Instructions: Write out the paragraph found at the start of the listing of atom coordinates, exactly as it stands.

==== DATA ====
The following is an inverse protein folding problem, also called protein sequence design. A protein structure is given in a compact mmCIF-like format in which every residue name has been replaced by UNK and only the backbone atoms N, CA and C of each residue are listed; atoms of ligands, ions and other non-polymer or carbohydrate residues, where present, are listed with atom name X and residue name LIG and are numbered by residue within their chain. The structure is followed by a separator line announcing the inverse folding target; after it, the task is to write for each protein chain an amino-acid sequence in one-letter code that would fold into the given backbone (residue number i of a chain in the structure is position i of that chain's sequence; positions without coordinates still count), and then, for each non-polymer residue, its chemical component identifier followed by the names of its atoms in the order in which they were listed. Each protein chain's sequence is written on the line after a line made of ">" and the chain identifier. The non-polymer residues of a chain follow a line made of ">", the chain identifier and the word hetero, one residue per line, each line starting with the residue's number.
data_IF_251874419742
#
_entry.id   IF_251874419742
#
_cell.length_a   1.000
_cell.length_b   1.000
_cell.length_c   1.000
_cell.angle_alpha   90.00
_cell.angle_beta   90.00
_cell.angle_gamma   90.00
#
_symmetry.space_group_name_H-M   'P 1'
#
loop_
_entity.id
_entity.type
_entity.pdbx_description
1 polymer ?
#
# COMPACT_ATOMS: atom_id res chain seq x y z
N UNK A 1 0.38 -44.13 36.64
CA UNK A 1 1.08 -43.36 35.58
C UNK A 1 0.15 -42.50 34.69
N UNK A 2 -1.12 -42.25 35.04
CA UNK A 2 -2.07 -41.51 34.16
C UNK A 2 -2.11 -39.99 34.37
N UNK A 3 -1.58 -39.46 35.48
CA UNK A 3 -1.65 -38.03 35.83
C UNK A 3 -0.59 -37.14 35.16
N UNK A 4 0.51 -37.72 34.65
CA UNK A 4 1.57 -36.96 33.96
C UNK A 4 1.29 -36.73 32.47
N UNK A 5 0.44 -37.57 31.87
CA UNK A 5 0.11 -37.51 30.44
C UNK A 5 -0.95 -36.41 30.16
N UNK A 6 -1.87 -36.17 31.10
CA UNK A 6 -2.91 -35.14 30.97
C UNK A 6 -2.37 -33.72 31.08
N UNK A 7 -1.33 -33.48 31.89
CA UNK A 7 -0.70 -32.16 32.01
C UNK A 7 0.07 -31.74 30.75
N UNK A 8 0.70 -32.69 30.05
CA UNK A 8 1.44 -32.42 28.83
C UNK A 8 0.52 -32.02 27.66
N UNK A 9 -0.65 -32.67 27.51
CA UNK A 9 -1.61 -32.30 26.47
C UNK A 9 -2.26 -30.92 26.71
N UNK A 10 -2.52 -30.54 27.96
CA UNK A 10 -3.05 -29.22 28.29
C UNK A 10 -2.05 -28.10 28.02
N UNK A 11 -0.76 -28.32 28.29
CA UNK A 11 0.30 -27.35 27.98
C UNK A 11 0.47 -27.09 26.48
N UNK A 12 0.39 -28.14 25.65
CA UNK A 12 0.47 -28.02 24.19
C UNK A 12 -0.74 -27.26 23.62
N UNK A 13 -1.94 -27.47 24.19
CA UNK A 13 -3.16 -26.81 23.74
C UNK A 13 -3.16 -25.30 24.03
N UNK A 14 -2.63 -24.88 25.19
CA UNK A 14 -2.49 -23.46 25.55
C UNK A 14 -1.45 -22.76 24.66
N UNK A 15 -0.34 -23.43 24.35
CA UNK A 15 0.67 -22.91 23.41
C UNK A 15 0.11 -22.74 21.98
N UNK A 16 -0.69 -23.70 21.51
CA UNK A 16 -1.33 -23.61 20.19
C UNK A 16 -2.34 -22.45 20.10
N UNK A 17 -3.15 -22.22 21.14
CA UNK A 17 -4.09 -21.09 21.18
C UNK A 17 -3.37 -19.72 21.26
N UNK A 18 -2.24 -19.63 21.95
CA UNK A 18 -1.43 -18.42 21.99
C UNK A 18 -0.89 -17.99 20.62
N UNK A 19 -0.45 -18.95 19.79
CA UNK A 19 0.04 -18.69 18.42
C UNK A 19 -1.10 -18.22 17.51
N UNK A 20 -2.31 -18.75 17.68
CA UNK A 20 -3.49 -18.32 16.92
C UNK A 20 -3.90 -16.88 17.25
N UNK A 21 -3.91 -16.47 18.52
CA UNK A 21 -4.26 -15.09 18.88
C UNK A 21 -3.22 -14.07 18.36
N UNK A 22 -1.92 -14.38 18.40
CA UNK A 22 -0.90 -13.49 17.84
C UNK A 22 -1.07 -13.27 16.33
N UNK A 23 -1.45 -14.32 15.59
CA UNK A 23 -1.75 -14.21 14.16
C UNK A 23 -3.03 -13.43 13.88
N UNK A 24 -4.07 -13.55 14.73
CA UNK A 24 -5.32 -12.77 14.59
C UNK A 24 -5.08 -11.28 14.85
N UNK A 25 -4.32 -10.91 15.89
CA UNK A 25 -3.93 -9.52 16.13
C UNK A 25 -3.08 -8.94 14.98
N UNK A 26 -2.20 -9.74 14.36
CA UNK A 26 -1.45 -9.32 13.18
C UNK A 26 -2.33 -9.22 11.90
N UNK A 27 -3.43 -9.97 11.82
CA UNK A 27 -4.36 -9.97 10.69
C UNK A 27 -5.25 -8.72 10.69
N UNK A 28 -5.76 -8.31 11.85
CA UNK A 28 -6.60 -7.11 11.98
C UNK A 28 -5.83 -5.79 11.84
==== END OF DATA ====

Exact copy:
The following is an inverse protein folding problem, also called protein sequence design. A protein structure is given in a compact mmCIF-like format in which every residue name has been replaced by UNK and only the backbone atoms N, CA and C of each residue are listed; atoms of ligands, ions and other non-polymer or carbohydrate residues, where present, are listed with atom name X and residue name LIG and are numbered by residue within their chain. The structure is followed by a separator line announcing the inverse folding target; after it, the task is to write for each protein chain an amino-acid sequence in one-letter code that would fold into the given backbone (residue number i of a chain in the structure is position i of that chain's sequence; positions without coordinates still count), and then, for each non-polymer residue, its chemical component identifier followed by the names of its atoms in the order in which they were listed. Each protein chain's sequence is written on the line after a line made of ">" and the chain identifier. The non-polymer residues of a chain follow a line made of ">", the chain identifier and the word hetero, one residue per line, each line starting with the residue's number.